The Goldene Rose Hotel by noa* is a kaleidoscopic patchwork across time
by STIRworldFeb 04, 2023
•make your fridays matter with a well-read weekend
by Pragnya RaoPublished on : Jul 24, 2019
Like a kaleidoscope, hotel Andaz Munich in Schwabing reflects the culture and tradition of the neighbourhood, creating a stimulating and inspiring atmosphere where guests and locals can feel at home. Designed by Netherlands-based architecture studio Concrete, the design scheme weaves state-of-the-art technology and old traditions into the interior, reflecting what makes Munich unique, forming a sense of tension that can be found throughout the hotel design. The ceiling structure illustrates this contrast via a literally interwoven network of rough wood and high-gloss anodised metal. The connecting axis between the different areas, which brings all functions together in a single hybrid space (we share), is a lively place to meet and mingle.
The many facets of Bavarian culture run like a leitmotif through the design. This is reflected from the largest scale to the smallest details; for example, the diamond shape (the Bavarian flag) is placed over the whole layout like a matrix, while details like deer horn buttons on the cushions remind one of Bavarian fashion.
Stone floors and luminous ceilings with diamond patterns and real copper, copper-coloured design details in room numbers, indirect lighting, leather sofas, herringbone oak floors, as well as polished chrome and brushed steel - all these elements together create a mixed array of surfaces and facets.
“We tried to capture today’s Munich as much as possible, as well as the things that have shaped the city over time, such as breweries, beer gardens, trendy bars, the Englischer Garten and museums, as well as the local area and the history of Schwabing and the Bohemian scene,” explains Melanie Knüwer, interior designer at Concrete Amsterdam and project manager for Andaz Munich.
In a nod to the Englischer Garten and Munich’s numerous other parks and green spaces, the conference area features a green wall of vertically hanging plants. The lounge, the hotel’s generously proportioned entrance area, has a typical Bavarian feel, and was designed as a space where guests can come together to enjoy a casual chat along with a drink or snack. The lounge also boasts of different types of seating, including the ‘golden pretzel’ — a decorative metal seat that is already becoming something of a selfie hotspot.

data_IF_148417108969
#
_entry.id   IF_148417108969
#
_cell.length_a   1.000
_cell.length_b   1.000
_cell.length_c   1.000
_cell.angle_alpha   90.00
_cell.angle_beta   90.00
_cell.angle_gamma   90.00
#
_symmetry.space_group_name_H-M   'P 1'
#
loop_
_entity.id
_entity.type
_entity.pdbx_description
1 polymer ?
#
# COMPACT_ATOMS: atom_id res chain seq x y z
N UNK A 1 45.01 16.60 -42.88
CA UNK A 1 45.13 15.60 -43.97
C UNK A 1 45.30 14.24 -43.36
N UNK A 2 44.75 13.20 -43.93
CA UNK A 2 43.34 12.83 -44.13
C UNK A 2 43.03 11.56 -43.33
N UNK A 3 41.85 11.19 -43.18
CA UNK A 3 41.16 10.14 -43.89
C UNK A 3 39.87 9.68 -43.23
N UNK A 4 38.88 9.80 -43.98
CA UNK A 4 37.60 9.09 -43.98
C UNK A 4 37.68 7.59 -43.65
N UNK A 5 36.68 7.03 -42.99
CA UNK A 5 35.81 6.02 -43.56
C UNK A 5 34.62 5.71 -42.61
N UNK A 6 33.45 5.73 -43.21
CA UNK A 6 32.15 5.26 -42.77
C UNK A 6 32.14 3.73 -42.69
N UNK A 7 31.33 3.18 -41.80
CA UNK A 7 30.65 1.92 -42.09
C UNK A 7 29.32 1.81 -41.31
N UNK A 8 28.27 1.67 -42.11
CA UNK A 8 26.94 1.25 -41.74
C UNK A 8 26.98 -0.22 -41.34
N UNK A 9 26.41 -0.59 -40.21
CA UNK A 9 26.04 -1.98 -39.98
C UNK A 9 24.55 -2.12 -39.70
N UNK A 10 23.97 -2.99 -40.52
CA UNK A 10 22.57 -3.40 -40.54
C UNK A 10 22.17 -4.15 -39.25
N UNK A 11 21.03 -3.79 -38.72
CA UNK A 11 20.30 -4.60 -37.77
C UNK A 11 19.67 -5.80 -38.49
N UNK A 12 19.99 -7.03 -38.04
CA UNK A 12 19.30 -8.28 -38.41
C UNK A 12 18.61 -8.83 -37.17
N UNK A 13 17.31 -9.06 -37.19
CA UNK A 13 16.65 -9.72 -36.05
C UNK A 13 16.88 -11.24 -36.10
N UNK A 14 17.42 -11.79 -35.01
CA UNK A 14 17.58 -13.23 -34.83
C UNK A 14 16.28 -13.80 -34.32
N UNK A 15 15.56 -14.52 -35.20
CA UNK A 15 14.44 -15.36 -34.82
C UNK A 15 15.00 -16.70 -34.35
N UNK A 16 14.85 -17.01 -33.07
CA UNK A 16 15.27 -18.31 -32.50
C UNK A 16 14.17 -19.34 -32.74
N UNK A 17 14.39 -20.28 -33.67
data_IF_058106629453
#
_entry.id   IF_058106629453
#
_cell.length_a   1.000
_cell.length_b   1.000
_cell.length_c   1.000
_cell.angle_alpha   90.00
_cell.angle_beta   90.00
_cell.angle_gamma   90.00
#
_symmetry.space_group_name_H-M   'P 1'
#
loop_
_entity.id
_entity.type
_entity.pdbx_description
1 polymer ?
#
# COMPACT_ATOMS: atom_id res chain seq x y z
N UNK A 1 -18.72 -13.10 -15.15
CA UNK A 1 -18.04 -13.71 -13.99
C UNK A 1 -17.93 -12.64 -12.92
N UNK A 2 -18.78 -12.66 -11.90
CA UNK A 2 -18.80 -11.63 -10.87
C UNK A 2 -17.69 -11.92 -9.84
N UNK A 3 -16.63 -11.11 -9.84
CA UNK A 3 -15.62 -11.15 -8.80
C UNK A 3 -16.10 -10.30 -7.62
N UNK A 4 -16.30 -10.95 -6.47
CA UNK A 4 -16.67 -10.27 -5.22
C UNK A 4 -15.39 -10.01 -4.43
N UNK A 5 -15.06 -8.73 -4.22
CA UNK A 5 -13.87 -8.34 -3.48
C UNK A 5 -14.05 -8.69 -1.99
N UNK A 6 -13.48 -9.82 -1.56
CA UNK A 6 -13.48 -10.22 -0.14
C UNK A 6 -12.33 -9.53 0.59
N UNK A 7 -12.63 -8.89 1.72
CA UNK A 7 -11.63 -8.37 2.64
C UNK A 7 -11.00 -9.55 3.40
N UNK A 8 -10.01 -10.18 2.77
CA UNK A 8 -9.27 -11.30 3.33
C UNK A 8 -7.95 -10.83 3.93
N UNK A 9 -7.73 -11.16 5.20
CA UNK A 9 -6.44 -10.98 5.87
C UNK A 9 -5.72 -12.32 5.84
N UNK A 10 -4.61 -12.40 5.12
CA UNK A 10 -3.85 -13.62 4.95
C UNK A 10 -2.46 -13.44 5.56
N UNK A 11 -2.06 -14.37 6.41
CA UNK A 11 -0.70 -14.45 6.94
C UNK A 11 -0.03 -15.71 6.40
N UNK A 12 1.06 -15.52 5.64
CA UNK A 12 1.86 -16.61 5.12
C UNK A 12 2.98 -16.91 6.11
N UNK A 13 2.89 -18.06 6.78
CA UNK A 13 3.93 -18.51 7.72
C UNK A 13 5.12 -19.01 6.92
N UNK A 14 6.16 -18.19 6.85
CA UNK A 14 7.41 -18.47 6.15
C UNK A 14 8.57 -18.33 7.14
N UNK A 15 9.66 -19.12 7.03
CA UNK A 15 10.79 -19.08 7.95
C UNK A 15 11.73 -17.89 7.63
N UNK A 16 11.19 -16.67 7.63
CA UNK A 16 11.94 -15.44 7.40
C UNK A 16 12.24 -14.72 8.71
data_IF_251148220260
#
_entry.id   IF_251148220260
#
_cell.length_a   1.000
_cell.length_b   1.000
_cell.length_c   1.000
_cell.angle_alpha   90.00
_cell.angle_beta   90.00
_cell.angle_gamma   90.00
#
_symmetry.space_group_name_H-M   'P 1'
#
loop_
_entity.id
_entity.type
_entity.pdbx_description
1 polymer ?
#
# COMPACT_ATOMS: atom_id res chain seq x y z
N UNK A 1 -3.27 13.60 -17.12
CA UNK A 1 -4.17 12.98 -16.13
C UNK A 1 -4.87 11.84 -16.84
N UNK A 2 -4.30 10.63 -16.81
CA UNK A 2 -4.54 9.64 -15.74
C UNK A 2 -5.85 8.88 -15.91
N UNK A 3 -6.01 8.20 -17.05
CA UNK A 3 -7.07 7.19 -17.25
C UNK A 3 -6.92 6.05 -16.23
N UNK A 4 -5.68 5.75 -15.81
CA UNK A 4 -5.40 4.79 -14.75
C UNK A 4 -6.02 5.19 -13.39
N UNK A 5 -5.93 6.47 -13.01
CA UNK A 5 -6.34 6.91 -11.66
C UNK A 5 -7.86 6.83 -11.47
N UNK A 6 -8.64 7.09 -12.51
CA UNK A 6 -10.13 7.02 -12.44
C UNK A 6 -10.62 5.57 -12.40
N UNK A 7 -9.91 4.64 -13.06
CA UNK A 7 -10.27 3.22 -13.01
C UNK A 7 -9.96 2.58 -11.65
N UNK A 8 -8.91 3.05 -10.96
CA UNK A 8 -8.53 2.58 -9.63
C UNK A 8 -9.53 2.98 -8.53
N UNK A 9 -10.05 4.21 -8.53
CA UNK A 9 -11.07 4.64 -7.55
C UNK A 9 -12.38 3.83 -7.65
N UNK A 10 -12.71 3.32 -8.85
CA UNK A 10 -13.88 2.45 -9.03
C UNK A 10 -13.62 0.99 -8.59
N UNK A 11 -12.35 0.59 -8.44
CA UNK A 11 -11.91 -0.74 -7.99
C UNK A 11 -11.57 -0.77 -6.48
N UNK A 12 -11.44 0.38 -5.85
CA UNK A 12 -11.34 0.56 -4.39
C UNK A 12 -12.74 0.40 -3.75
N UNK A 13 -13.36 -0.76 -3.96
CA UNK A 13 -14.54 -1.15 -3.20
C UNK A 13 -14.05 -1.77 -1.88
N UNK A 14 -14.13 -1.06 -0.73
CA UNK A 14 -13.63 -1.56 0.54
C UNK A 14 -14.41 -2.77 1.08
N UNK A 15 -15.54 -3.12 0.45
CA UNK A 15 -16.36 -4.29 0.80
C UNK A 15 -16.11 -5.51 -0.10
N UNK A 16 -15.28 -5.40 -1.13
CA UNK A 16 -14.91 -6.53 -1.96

Knüwer adds, “The biggest challenge, however, was to interpret the city’s traditions in a new way, to create a modern, contemporary environment that reflects the city’s way of life in an abstract way, while also satisfying the demands of today’s international travellers.”
The rooms at Andaz Munich Schwabinger Tor feature works by Munich art director and typographer Mirko Borsche, who has won a number of German and international awards and is one of the country’s most popular designers. In the lounge, video installations by Munich-based artist and creative director Yves Peitzner have been set up and depict the city’s skyline over 365 days. Peitzner has also won several awards for his work and is one of the key players in the local creative scene. In addition, Munich-based designer Saskia Diez has teamed up with La Bottega to develop exclusive room fragrances and bath amenities for the hotel.
Speaking of the collaboration with Hyatt’s Andaz, Roland Wüst, a member of the management board at Jost Hurler and head of Schwabinger Tor project, explains, “Schwabinger Tor is international, multicultural, and innovative in its approach. We are ready to leave behind old ways of doing things and pursue new ideas. This is a philosophy that is also apparent in the concept for the Andaz hotel. The way it involved local artists, its innovative approach to customer service, and the fact that the interior design is individual, yet still has an international feel.”
It is quite evident that many icons associated with the city of Munich have been reinterpreted or abstracted as small highlights drizzled throughout the hotel, while traditional materials have been given a modern interpretation via a contemporary design language. Hence, this is the hallmark of the new breed of luxury hotels that are here to stay.
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